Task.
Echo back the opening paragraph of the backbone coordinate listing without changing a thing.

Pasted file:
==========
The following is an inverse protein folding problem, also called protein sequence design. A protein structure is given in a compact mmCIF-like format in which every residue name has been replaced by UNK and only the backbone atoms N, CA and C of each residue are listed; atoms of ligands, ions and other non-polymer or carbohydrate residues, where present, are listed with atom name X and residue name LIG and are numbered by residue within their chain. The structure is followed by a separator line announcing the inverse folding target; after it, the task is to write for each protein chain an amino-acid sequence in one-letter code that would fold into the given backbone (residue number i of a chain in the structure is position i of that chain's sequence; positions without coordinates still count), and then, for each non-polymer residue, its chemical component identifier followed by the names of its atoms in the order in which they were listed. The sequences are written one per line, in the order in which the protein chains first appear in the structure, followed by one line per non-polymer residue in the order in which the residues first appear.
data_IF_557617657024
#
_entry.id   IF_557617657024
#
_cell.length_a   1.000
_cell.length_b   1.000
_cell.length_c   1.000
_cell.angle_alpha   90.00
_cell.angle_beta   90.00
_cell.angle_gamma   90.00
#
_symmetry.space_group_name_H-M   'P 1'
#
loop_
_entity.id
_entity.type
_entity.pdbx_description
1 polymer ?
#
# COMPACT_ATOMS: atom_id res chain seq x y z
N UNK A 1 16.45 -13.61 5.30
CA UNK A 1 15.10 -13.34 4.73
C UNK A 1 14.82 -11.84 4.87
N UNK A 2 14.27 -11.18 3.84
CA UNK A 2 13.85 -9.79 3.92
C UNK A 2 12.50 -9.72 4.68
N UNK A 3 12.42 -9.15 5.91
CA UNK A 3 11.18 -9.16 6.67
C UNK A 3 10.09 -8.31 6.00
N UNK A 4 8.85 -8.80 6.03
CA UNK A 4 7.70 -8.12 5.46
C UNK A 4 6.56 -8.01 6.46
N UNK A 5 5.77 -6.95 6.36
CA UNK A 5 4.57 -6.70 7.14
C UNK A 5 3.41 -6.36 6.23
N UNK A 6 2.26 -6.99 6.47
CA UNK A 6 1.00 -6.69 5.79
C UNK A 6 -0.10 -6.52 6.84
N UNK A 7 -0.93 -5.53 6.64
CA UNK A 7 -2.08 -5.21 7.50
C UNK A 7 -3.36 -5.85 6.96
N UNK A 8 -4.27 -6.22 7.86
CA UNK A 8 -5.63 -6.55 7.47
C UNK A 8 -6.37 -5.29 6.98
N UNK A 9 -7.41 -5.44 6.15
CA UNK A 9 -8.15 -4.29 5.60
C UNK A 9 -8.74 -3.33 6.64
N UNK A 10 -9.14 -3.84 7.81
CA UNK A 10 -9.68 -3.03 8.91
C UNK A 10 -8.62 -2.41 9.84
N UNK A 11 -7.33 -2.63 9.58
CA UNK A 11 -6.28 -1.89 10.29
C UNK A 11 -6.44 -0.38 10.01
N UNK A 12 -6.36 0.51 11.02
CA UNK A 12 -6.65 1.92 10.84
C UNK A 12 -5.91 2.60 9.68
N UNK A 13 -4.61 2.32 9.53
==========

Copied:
The following is an inverse protein folding problem, also called protein sequence design. A protein structure is given in a compact mmCIF-like format in which every residue name has been replaced by UNK and only the backbone atoms N, CA and C of each residue are listed; atoms of ligands, ions and other non-polymer or carbohydrate residues, where present, are listed with atom name X and residue name LIG and are numbered by residue within their chain. The structure is followed by a separator line announcing the inverse folding target; after it, the task is to write for each protein chain an amino-acid sequence in one-letter code that would fold into the given backbone (residue number i of a chain in the structure is position i of that chain's sequence; positions without coordinates still count), and then, for each non-polymer residue, its chemical component identifier followed by the names of its atoms in the order in which they were listed. The sequences are written one per line, in the order in which the protein chains first appear in the structure, followed by one line per non-polymer residue in the order in which the residues first appear.